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Roland Berger Trend Compendium 2050: Health & Care

August 30, 2021

Trend 2 of our Trend Compendium 2050 analyzes pandemics and other challenges, diseases and treatments, and caregiving

In Trend 2 of our Trend Compendium 2050 we are faced with a most topical megatrend: Health and care . Here, we look at the various aspects of pandemics and other health challenges, as well as diseases and treatments, and the increasingly pressing issue of caregiving.

Pandemics and other challenges: It wasn't the first nor the last – but other important health challenges are rising to the top of the global agenda

Over the lifetime of the average person, global pandemics are very rare but not entirely uncommon. Yet, epidemics – more localized, regional events – are far more common than we might be aware of. Thankfully, targeted medical intervention normally manages to prevent them from becoming truly global threats. Preparedness for such events is everything, as the spread of coronavirus has made abundantly clear.

"We are going to get more pandemics (…) I don’t think there's any doubt about it. (…) We will get pandemics with much higher mortality than the one we just had. "
Regius Professor of Medicine
Oxford University

The current pandemic is on a par with several equally pressing global health issues. Specifically, the mounting resistance of certain microbes to drugs such as antibiotics that easily and successfully treat infections is a threat to modern medicine. R&D funding for new drugs is slowly starting to gain traction through more globally concerted action. Watch this space: Failure to succeed in this area is expected to cause 10 million deaths per annum directly related to antimicrobial resistance by 2050.

External environmental conditions, such as pollution, as well as other effects of climate change place an alarming global burden of disease on the world's population. The climate crisis must be understood as a health crisis, too. Its nexus ranges from water born illnesses to aggravating cardiovascular and respiratory diseases – and it comes at a price: One third of the global cost of addressing climate change accounts for health-related costs.

Healthcare spending per capita to 2050 is expected to rise in all countries, with the strongest rises expected in middle income countries to 2050. Low-income countries, which often only have a basic health infrastructure and quality of care will see the smallest increases.

Diseases & Treatments: From cells to systems – our concept of health goes beyond the mere absence of disease

An increasing world population to 2050 also paints a complex, regionally variable picture regarding the burden of disease and the number of deaths from communicable (CD) and noncommunicable (NCD) diseases. Global CD mortality numbers are decreasing, often due to increased hygiene and better living standards. This, however, puts the spotlight firmly on NCDs, i.e. diseases that are largely chronic in nature and usually results from a combination of multiple factors, not least including inactivity, poor nutrition or unhealthy diets, the harmful use of alcohol and tobacco, and environmental factors, such as pollution.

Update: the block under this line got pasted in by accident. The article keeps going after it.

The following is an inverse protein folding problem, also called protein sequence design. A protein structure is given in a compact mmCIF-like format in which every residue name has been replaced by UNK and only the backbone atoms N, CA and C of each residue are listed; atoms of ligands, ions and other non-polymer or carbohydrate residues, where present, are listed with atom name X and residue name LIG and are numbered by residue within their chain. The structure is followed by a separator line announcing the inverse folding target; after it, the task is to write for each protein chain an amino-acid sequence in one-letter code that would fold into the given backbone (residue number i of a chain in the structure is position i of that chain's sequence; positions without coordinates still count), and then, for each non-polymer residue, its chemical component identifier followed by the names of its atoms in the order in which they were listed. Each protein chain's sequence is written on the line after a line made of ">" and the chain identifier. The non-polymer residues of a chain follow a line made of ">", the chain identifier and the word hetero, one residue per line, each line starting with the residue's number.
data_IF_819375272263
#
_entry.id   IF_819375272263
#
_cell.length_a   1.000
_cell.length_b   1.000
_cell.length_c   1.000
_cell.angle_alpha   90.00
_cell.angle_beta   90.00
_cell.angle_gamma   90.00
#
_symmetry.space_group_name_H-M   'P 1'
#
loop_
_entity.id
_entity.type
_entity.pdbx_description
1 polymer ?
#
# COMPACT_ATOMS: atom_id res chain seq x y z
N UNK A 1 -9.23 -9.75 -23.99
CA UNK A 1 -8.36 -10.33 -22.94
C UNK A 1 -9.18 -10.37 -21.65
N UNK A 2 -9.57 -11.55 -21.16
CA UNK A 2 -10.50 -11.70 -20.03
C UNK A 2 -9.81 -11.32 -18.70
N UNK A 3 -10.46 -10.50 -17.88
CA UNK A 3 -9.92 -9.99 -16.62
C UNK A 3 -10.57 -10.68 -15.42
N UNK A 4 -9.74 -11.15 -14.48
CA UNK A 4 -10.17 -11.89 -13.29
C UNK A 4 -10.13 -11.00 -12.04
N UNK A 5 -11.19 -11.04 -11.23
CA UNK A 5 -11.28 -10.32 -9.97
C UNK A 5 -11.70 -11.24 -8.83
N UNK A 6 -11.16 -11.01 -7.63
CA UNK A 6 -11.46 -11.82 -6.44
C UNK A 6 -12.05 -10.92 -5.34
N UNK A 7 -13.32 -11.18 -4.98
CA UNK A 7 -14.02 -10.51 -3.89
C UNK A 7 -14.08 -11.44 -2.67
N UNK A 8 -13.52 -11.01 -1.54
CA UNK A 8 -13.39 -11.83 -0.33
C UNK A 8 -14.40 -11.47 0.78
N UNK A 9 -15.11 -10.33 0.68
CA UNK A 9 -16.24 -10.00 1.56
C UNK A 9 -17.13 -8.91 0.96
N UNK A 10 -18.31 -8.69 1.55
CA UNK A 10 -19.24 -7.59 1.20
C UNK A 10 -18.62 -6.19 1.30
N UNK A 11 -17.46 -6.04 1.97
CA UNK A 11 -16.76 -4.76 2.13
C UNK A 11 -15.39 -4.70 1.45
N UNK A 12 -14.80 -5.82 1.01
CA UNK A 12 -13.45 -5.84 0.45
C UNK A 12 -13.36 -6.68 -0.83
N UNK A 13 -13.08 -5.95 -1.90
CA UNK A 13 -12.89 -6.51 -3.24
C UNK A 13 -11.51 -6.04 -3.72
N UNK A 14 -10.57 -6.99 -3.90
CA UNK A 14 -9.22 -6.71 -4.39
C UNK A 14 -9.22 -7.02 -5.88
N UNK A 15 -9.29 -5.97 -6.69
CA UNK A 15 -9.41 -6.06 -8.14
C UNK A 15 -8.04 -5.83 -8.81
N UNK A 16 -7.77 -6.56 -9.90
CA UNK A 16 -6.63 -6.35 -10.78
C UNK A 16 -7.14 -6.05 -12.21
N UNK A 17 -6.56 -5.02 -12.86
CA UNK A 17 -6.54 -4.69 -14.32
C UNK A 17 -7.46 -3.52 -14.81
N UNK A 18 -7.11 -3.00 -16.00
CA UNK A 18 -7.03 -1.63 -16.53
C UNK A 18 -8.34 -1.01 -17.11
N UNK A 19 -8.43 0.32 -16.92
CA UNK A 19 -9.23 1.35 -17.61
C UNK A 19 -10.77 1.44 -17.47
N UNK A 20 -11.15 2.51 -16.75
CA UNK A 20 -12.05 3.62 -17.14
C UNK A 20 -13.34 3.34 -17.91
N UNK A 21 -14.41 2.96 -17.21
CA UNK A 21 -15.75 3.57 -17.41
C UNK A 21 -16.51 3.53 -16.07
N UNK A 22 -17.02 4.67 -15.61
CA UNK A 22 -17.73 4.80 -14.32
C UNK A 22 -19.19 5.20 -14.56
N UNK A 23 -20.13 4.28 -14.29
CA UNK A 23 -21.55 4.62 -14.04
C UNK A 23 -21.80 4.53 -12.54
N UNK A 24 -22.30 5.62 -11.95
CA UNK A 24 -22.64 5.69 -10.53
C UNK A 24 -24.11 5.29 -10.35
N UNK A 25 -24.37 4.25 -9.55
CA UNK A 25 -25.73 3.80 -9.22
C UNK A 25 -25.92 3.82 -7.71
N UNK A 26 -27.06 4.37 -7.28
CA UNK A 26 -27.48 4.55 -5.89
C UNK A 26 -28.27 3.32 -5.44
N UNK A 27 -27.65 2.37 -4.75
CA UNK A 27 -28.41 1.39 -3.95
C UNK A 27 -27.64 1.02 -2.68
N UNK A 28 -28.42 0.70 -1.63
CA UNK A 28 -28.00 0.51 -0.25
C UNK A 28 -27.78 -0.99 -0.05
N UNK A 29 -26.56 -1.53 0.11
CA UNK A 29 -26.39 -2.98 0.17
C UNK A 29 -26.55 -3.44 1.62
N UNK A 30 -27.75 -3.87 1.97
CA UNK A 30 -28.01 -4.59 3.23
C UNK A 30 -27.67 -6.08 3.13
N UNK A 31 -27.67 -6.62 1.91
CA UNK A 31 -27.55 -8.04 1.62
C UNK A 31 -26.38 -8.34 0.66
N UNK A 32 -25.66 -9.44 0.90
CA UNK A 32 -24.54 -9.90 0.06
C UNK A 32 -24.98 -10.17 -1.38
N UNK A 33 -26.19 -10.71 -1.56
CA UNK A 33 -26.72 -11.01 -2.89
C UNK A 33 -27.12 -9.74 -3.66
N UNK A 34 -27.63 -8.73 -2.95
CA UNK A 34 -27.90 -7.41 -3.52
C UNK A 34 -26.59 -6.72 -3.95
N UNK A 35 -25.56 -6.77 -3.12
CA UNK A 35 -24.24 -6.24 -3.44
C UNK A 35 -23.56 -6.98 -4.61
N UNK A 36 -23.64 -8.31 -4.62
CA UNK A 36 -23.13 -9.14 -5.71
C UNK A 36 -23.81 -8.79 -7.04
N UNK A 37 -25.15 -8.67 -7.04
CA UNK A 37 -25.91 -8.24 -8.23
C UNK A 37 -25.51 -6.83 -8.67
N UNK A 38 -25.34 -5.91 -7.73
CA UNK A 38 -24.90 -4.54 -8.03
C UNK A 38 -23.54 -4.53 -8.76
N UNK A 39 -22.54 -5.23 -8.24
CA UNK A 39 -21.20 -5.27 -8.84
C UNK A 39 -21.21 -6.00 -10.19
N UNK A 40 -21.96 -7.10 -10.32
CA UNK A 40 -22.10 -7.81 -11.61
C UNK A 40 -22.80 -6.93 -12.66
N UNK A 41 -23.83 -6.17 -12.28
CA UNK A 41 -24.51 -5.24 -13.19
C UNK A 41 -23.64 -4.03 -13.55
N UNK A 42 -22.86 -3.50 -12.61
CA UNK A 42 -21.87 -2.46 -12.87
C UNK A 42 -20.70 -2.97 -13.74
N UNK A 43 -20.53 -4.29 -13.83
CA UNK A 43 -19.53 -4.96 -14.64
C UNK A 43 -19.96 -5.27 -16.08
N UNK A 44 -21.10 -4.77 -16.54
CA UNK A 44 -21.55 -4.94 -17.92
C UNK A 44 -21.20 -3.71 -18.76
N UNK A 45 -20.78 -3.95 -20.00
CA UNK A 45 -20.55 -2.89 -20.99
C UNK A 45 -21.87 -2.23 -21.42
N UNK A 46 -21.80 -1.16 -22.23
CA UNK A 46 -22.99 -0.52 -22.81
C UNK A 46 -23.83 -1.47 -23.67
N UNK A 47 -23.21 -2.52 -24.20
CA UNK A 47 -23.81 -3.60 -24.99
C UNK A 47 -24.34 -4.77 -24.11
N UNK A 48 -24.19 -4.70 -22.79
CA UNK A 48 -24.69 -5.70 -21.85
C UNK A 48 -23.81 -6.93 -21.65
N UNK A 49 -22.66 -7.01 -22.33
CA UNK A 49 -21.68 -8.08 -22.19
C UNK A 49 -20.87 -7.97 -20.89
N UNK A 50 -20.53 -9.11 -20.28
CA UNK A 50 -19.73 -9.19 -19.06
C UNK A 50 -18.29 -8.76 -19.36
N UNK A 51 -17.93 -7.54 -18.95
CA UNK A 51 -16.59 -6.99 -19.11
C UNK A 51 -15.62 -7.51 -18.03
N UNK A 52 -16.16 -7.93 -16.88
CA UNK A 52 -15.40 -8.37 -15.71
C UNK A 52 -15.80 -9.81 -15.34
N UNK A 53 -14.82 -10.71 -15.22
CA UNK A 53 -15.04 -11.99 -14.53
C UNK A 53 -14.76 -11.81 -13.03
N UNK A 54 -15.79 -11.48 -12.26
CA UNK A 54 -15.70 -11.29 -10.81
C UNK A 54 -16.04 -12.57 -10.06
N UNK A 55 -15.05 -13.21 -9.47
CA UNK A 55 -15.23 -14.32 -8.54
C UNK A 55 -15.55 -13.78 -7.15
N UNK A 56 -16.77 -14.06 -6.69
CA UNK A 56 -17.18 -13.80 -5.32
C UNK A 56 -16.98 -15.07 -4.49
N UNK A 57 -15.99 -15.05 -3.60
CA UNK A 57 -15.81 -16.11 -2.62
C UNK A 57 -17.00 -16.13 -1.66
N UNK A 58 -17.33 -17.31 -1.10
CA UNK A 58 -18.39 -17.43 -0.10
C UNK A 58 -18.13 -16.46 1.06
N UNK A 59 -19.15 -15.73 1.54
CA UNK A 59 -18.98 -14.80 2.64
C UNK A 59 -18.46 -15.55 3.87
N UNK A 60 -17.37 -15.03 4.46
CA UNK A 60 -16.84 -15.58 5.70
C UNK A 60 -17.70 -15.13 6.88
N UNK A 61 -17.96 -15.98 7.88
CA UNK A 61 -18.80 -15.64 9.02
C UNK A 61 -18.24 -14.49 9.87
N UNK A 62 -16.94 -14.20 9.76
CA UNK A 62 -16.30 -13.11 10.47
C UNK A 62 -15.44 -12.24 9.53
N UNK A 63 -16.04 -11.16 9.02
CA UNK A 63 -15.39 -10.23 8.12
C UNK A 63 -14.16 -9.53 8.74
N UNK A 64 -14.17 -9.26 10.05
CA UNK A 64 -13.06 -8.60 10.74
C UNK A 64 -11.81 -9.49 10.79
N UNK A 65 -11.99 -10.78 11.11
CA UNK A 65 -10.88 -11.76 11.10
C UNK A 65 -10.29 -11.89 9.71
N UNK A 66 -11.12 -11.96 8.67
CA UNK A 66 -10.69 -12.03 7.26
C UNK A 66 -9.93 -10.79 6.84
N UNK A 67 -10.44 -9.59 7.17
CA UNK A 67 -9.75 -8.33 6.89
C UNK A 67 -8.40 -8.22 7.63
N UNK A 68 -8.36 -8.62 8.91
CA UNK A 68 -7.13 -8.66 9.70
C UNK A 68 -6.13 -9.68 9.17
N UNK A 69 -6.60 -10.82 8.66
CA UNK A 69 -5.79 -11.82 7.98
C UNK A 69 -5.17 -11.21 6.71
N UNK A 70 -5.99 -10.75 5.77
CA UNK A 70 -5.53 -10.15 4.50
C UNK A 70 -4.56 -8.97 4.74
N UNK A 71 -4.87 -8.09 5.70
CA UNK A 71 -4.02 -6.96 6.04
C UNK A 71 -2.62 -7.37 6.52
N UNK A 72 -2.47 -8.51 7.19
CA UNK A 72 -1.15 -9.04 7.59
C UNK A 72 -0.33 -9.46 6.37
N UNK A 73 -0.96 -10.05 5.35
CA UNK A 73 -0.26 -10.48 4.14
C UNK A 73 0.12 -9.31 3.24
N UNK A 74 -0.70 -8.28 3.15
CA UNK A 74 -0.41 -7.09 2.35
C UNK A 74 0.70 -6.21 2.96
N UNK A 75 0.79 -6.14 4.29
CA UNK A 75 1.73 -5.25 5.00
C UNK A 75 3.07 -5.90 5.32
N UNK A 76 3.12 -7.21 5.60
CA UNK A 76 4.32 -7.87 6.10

In the years to 2050 and across all regions, cost- and care-intensive illnesses such as dementia and diabetes will widen their position amongst the top 5 causes of NCD deaths – behind cardiovascular diseases, cancers, and respiratory diseases. Judging by the risk factors of this group of diseases, a vast share is modifiable and even preventable. To get in front of treatments, prevention and self-care (supported by smart devices such as wearables) will increasingly play a part in our future concept of health: The goal is the increasing of our healthspan, not just of our lifespan.

In the future, treatment of diseases will be increasingly technology-driven and -supported, which already can be seen from eHealth applications to R&D breakthroughs during the COVID-19 pandemic. Novel gene and cell therapies open new therapeutic approaches for widespread diseases with long-lasting effects. The rise of medtech applications, the utilization of AI and machine learning across numerous fields of medicine, as well as the increasing importance of telehealth, all accelerate the fact that future concepts of health will become more predictive and more preventative in nature.